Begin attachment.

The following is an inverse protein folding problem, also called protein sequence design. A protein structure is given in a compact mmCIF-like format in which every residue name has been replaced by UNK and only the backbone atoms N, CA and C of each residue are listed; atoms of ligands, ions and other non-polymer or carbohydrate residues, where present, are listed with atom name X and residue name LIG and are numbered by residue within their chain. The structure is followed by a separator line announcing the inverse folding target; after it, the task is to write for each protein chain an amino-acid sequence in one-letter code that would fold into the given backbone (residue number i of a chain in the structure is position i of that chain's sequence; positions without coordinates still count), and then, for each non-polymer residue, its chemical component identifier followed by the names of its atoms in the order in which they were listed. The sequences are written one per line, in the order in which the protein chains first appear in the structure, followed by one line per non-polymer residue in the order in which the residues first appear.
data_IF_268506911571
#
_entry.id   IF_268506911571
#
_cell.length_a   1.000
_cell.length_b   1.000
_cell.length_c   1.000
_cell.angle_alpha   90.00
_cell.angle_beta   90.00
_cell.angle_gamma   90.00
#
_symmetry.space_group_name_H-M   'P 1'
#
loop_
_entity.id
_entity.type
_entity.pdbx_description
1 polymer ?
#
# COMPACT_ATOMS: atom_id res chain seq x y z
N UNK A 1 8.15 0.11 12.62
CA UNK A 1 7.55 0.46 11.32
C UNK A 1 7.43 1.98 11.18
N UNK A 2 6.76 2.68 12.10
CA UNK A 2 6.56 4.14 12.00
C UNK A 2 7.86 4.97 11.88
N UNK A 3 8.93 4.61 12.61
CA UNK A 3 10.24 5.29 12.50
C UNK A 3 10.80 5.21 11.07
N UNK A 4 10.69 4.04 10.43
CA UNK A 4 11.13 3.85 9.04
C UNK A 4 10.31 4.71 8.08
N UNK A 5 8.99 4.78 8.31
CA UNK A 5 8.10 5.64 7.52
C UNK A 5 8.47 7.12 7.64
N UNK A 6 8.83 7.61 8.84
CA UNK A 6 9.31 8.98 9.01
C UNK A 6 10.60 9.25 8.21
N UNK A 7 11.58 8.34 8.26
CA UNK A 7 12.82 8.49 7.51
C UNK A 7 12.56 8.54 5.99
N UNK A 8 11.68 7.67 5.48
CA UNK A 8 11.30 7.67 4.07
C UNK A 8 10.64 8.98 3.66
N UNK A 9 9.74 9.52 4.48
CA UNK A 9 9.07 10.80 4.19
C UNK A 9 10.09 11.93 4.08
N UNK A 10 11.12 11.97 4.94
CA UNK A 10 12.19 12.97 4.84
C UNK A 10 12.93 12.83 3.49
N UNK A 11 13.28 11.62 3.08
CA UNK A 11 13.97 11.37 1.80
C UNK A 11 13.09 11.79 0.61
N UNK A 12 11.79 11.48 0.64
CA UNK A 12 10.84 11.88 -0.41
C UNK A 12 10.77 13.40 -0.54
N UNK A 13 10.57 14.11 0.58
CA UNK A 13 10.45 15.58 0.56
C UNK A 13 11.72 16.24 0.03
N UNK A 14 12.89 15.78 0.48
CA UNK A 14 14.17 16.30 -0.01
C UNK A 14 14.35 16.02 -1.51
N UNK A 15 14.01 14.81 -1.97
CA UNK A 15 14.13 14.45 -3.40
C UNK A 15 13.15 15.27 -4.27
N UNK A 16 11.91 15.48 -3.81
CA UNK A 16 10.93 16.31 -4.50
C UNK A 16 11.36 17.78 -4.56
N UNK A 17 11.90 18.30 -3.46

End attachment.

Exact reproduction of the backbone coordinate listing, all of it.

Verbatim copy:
The following is an inverse protein folding problem, also called protein sequence design. A protein structure is given in a compact mmCIF-like format in which every residue name has been replaced by UNK and only the backbone atoms N, CA and C of each residue are listed; atoms of ligands, ions and other non-polymer or carbohydrate residues, where present, are listed with atom name X and residue name LIG and are numbered by residue within their chain. The structure is followed by a separator line announcing the inverse folding target; after it, the task is to write for each protein chain an amino-acid sequence in one-letter code that would fold into the given backbone (residue number i of a chain in the structure is position i of that chain's sequence; positions without coordinates still count), and then, for each non-polymer residue, its chemical component identifier followed by the names of its atoms in the order in which they were listed. The sequences are written one per line, in the order in which the protein chains first appear in the structure, followed by one line per non-polymer residue in the order in which the residues first appear.
data_IF_268506911571
#
_entry.id   IF_268506911571
#
_cell.length_a   1.000
_cell.length_b   1.000
_cell.length_c   1.000
_cell.angle_alpha   90.00
_cell.angle_beta   90.00
_cell.angle_gamma   90.00
#
_symmetry.space_group_name_H-M   'P 1'
#
loop_
_entity.id
_entity.type
_entity.pdbx_description
1 polymer ?
#
# COMPACT_ATOMS: atom_id res chain seq x y z
N UNK A 1 8.15 0.11 12.62
CA UNK A 1 7.55 0.46 11.32
C UNK A 1 7.43 1.98 11.18
N UNK A 2 6.76 2.68 12.10
CA UNK A 2 6.56 4.14 12.00
C UNK A 2 7.86 4.97 11.88
N UNK A 3 8.93 4.61 12.61
CA UNK A 3 10.24 5.29 12.50
C UNK A 3 10.80 5.21 11.07
N UNK A 4 10.69 4.04 10.43
CA UNK A 4 11.13 3.85 9.04
C UNK A 4 10.31 4.71 8.08
N UNK A 5 8.99 4.78 8.31
CA UNK A 5 8.10 5.64 7.52
C UNK A 5 8.47 7.12 7.64
N UNK A 6 8.83 7.61 8.84
CA UNK A 6 9.31 8.98 9.01
C UNK A 6 10.60 9.25 8.21
N UNK A 7 11.58 8.34 8.26
CA UNK A 7 12.82 8.49 7.51
C UNK A 7 12.56 8.54 5.99
N UNK A 8 11.68 7.67 5.48
CA UNK A 8 11.30 7.67 4.07
C UNK A 8 10.64 8.98 3.66
N UNK A 9 9.74 9.52 4.48
CA UNK A 9 9.07 10.80 4.19
C UNK A 9 10.09 11.93 4.08
N UNK A 10 11.12 11.97 4.94
CA UNK A 10 12.19 12.97 4.84
C UNK A 10 12.93 12.83 3.49
N UNK A 11 13.28 11.62 3.08
CA UNK A 11 13.97 11.37 1.80
C UNK A 11 13.09 11.79 0.61
N UNK A 12 11.79 11.48 0.64
CA UNK A 12 10.84 11.88 -0.41
C UNK A 12 10.77 13.40 -0.54
N UNK A 13 10.57 14.11 0.58
CA UNK A 13 10.45 15.58 0.56
C UNK A 13 11.72 16.24 0.03
N UNK A 14 12.89 15.78 0.48
CA UNK A 14 14.17 16.30 -0.01
C UNK A 14 14.35 16.02 -1.51
N UNK A 15 14.01 14.81 -1.97
CA UNK A 15 14.13 14.45 -3.40
C UNK A 15 13.15 15.27 -4.27
N UNK A 16 11.91 15.48 -3.81
CA UNK A 16 10.93 16.31 -4.50
C UNK A 16 11.36 17.78 -4.56
N UNK A 17 11.90 18.30 -3.46